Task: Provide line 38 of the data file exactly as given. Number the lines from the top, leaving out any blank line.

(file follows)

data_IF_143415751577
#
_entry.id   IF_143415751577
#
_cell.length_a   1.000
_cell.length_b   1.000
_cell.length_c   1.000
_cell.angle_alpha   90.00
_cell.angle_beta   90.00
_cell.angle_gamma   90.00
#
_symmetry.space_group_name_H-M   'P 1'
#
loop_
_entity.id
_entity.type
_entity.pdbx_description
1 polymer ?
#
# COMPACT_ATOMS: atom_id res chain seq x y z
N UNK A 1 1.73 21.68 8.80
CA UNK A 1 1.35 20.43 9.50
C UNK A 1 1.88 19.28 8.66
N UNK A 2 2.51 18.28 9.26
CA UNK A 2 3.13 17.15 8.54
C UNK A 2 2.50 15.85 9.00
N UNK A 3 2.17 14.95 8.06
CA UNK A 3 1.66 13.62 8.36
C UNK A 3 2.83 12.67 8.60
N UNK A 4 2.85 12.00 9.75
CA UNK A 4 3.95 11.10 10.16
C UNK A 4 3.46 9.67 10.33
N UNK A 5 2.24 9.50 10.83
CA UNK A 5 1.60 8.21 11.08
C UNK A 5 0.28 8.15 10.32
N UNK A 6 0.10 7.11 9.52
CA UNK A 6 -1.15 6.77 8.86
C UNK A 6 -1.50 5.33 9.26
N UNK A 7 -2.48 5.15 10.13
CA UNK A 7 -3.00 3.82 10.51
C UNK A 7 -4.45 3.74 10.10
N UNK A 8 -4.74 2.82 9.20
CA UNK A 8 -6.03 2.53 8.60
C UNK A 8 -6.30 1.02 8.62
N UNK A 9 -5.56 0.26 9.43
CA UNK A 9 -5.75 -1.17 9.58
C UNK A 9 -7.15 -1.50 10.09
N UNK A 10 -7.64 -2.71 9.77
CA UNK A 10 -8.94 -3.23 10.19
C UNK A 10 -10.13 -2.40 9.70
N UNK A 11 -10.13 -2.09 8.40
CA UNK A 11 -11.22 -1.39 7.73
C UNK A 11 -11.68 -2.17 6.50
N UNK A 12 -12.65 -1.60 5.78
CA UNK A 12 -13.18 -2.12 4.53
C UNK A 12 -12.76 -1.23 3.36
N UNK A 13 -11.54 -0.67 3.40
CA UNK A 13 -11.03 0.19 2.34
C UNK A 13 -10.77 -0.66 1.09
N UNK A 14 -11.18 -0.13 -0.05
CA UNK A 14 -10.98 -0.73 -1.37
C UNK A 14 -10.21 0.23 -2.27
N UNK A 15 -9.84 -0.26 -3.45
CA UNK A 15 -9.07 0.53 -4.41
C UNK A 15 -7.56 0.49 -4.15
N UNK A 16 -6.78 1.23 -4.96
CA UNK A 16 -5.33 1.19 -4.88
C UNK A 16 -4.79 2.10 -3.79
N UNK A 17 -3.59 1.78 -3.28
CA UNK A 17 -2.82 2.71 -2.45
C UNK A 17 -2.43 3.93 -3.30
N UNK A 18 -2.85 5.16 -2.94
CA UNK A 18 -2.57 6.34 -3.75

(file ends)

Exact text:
C UNK A 6 -1.50 5.33 9.26